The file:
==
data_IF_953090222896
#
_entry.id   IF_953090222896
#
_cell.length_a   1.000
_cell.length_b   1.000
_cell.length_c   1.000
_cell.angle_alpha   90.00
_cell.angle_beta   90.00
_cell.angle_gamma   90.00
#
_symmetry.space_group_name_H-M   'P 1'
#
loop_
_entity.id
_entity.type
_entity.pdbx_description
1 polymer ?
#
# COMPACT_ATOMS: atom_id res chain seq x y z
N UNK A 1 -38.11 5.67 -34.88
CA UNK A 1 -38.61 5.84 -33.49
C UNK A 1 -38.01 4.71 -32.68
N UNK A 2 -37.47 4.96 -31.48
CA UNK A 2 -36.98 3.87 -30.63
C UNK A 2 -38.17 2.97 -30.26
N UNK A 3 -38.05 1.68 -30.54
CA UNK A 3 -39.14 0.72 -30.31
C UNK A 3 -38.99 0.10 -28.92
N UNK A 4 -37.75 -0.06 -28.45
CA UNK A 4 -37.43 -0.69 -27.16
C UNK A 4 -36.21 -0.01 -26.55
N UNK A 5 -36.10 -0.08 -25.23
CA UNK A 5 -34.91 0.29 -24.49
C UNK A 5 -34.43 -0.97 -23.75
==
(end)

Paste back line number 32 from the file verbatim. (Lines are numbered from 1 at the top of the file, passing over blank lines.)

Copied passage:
C UNK A 4 -36.21 -0.01 -26.55